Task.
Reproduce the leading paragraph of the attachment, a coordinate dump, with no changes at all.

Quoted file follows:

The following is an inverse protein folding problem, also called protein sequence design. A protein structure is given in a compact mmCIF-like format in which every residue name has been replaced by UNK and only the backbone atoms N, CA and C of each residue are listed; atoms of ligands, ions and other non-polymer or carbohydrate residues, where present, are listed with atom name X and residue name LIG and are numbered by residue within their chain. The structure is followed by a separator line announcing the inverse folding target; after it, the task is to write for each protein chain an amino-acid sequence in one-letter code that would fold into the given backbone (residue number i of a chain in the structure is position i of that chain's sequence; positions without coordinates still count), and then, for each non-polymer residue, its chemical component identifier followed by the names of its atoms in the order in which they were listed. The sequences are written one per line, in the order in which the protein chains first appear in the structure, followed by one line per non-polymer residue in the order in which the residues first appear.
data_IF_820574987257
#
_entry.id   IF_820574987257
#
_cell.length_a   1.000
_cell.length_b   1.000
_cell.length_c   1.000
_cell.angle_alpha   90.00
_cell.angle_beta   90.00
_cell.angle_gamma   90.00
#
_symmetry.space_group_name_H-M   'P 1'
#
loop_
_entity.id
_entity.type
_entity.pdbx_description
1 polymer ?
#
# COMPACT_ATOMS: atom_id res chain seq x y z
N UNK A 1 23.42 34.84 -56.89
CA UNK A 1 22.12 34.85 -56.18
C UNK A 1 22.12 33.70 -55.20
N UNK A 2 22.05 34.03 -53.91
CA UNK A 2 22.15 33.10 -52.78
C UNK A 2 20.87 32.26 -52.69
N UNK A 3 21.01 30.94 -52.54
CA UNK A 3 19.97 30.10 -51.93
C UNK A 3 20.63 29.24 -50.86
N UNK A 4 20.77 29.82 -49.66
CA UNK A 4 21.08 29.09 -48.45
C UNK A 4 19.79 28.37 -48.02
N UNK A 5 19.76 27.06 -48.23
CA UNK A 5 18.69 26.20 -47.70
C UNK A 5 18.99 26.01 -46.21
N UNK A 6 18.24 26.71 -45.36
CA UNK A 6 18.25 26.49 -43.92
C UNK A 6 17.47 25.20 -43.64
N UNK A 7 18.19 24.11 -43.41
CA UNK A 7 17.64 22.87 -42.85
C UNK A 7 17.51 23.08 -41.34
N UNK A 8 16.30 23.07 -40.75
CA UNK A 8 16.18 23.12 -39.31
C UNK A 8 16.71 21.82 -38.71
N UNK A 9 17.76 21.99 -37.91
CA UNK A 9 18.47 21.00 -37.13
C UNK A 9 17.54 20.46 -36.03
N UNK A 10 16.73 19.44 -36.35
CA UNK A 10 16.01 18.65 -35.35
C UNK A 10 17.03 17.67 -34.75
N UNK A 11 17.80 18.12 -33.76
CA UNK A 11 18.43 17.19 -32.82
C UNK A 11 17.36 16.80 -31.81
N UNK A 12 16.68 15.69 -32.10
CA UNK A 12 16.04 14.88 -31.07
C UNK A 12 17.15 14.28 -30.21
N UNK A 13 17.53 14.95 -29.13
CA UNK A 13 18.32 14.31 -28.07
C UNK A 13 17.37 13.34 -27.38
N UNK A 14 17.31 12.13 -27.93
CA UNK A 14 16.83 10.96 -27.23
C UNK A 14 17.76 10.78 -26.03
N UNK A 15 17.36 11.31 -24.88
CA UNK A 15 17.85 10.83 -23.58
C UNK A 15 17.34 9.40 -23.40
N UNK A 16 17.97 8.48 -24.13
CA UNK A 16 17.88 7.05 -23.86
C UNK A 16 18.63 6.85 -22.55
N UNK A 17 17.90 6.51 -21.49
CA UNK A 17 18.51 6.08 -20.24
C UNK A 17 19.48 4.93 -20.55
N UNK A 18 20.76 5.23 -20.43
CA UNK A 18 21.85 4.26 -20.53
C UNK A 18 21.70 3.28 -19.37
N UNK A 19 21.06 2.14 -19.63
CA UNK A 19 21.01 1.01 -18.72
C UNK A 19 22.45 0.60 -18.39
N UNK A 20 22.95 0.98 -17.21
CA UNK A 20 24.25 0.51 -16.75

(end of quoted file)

The following is an inverse protein folding problem, also called protein sequence design. A protein structure is given in a compact mmCIF-like format in which every residue name has been replaced by UNK and only the backbone atoms N, CA and C of each residue are listed; atoms of ligands, ions and other non-polymer or carbohydrate residues, where present, are listed with atom name X and residue name LIG and are numbered by residue within their chain. The structure is followed by a separator line announcing the inverse folding target; after it, the task is to write for each protein chain an amino-acid sequence in one-letter code that would fold into the given backbone (residue number i of a chain in the structure is position i of that chain's sequence; positions without coordinates still count), and then, for each non-polymer residue, its chemical component identifier followed by the names of its atoms in the order in which they were listed. The sequences are written one per line, in the order in which the protein chains first appear in the structure, followed by one line per non-polymer residue in the order in which the residues first appear.